Unintended Consequences?

The Daily Oklahoman prophetically editorialized the implications of this momentous decision on the community’s educational strategy and indeed, the city’s future itself. It conveyed a sharp foreboding, based on the experiences of other large cities. The publication questioned not the racial mixing of children in public schools, but the results of federal officials disrupting all manner of community life in order to artificially engineer such mixing. Specifically, forcing children, black or white, to be taken away from their family neighborhoods on city buses to crosstown schools filled with strangers of other races and cultures:


“A remaining towering question concerns the exact extent of racial mixing that will have to occur in order for the schools to become sufficiently homogenized in the court’s view. A similar unanswered question occurs in nearly every other city where the authorities have tried to grasp this nettle. This is being done in some cities including New York. Some such artificial co-mingling of the races apparently would have to be undertaken also in Oklahoma City if integration on anything more than a token basis were accomplished.


“But the net effect of such drastic practices elsewhere often has been to worsen segregation rather than to remedy it. White families are leaving New York City to enroll their children in predominantly white suburban schools. As Negro enrollment goes up in the city’s boroughs white enrollment goes down. In this manner “desegregated” public schools are tending to become “resegregated” in many instances.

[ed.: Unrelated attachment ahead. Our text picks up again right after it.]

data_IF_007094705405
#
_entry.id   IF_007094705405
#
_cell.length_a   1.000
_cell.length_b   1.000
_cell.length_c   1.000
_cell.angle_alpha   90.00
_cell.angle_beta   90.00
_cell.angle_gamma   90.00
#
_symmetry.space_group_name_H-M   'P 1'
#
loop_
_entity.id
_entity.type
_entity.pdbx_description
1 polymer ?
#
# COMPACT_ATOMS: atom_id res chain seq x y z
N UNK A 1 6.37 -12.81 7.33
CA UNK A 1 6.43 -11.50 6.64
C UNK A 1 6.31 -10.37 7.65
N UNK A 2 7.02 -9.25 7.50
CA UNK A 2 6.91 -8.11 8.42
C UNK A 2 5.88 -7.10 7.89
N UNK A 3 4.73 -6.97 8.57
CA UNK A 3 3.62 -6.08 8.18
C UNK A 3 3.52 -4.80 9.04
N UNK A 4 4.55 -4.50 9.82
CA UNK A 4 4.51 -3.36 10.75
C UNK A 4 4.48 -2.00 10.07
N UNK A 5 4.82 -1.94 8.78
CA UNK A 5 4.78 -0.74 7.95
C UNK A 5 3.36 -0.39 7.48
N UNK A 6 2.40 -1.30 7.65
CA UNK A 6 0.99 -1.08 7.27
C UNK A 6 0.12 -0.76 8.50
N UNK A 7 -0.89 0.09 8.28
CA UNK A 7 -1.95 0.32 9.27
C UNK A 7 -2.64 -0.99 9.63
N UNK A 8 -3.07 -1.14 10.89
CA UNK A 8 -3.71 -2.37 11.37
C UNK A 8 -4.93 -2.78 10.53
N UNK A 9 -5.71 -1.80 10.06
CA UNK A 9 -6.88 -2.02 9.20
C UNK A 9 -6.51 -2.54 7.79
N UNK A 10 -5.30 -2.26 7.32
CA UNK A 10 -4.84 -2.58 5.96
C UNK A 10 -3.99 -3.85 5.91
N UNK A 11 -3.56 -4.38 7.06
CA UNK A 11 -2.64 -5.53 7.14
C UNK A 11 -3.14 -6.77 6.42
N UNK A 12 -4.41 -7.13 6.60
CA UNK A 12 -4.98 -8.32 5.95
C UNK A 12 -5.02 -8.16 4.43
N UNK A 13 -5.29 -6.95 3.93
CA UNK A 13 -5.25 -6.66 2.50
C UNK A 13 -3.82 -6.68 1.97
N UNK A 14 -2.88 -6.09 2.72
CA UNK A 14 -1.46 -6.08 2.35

“In Washington, D.C., a white exodus to the suburbs is leaving the central city’s schools increasingly to the Negroes….There isn’t any apparent remedy at law for such expressions of individual preference.


“Of course the present ruling affecting the Oklahoma City schools will have a marginal bearing where pupils are being transferred for manifest racial reasons. But in view of the city’s established housing patterns it isn’t apparent that anything other than token integration is going to occur here in the visible future.”


The Oklahoman editorial rued the unintended consequences of forced school integration in other cities. But its cautionary thrust was moderated by two existing factors in OKC. The paper apparently did not anticipate either of those changing.


First was the absence of large scale residential integration, in particular African Americans moving into white neighborhoods. One reason for this was the typically unwritten practices of whites not selling homes to blacks in white neighborhoods. As historian Bruce Fisher recalled, “even after the Brown (vs. Board of Education) decision, you couldn’t attend any school but the one in your neighborhood if you weren’t allowed to move anywhere else in the city.” Another, contrasting, cause was the lack of desire of many blacks to leave their existing communities.


The other factor particular to OKC was the absence of any forced busing—or even contemplation of it—of children to schools remote from their own homes and neighborhoods.


Many in the African American community, though not all, reckoned court-ordered busing as the best remedy for what they considered inadequate funding of black schools in the district, as well as the inability of black students to attend majority-white schools if they wished.

 

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Oklahomans Vol 2 :

Statehood - 2020s

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